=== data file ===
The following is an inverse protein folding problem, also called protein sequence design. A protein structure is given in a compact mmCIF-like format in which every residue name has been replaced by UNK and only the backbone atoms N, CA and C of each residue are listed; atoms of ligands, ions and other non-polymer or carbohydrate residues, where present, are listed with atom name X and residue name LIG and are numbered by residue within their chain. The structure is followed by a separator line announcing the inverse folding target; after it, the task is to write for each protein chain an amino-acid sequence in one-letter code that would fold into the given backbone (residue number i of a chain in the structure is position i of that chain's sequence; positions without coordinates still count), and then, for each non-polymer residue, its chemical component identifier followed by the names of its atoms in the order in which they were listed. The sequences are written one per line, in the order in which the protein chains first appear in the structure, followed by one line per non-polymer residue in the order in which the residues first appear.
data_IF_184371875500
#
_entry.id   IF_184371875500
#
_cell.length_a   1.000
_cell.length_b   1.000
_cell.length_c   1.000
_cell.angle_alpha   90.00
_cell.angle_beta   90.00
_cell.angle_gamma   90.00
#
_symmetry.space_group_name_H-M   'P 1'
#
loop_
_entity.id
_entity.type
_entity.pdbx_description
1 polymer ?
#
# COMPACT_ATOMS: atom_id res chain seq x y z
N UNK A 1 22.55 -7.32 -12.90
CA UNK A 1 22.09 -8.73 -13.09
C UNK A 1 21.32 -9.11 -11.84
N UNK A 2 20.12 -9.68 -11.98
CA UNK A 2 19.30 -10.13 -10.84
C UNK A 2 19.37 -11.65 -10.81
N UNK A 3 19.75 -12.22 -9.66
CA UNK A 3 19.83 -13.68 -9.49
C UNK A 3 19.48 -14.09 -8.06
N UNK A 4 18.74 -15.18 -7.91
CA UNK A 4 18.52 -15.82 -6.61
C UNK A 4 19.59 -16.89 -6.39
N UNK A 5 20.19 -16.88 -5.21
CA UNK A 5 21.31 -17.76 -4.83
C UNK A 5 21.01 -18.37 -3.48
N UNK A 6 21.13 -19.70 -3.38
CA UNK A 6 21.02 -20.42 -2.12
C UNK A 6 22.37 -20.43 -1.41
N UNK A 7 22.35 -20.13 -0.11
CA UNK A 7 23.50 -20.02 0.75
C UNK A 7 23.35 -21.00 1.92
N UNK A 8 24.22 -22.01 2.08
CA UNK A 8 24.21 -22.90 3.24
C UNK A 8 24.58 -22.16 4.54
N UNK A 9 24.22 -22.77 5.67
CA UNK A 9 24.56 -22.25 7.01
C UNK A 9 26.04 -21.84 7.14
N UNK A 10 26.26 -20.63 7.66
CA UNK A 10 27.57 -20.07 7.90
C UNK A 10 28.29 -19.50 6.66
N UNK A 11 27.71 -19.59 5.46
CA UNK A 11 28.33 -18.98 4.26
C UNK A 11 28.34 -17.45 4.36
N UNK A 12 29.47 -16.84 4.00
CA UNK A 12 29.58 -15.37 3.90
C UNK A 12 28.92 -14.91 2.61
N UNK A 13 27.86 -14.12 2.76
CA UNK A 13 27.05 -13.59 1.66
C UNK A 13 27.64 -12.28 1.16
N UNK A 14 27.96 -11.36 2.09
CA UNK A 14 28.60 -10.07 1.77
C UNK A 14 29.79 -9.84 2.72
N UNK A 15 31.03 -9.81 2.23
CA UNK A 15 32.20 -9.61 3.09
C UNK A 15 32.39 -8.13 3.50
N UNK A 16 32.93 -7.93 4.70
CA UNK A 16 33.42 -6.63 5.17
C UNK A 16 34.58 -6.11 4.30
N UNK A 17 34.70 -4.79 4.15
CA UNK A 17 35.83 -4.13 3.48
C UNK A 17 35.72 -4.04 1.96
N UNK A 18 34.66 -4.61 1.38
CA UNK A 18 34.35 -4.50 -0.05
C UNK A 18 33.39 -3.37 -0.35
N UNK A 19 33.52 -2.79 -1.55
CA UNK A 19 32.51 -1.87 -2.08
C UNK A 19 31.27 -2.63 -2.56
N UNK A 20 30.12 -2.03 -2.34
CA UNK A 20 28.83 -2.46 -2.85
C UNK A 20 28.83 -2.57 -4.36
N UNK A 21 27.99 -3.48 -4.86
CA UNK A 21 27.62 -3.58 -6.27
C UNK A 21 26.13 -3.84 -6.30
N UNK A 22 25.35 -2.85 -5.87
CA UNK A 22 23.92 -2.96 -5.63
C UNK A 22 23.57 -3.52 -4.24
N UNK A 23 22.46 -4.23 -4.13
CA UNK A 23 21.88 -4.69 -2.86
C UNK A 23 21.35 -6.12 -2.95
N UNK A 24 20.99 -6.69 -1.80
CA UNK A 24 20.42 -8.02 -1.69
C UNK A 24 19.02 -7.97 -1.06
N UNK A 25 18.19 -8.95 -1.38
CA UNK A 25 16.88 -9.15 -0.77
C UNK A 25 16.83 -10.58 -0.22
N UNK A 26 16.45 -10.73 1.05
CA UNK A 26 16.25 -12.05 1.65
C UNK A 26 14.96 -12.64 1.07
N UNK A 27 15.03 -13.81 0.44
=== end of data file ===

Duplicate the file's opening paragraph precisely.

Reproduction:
The following is an inverse protein folding problem, also called protein sequence design. A protein structure is given in a compact mmCIF-like format in which every residue name has been replaced by UNK and only the backbone atoms N, CA and C of each residue are listed; atoms of ligands, ions and other non-polymer or carbohydrate residues, where present, are listed with atom name X and residue name LIG and are numbered by residue within their chain. The structure is followed by a separator line announcing the inverse folding target; after it, the task is to write for each protein chain an amino-acid sequence in one-letter code that would fold into the given backbone (residue number i of a chain in the structure is position i of that chain's sequence; positions without coordinates still count), and then, for each non-polymer residue, its chemical component identifier followed by the names of its atoms in the order in which they were listed. The sequences are written one per line, in the order in which the protein chains first appear in the structure, followed by one line per non-polymer residue in the order in which the residues first appear.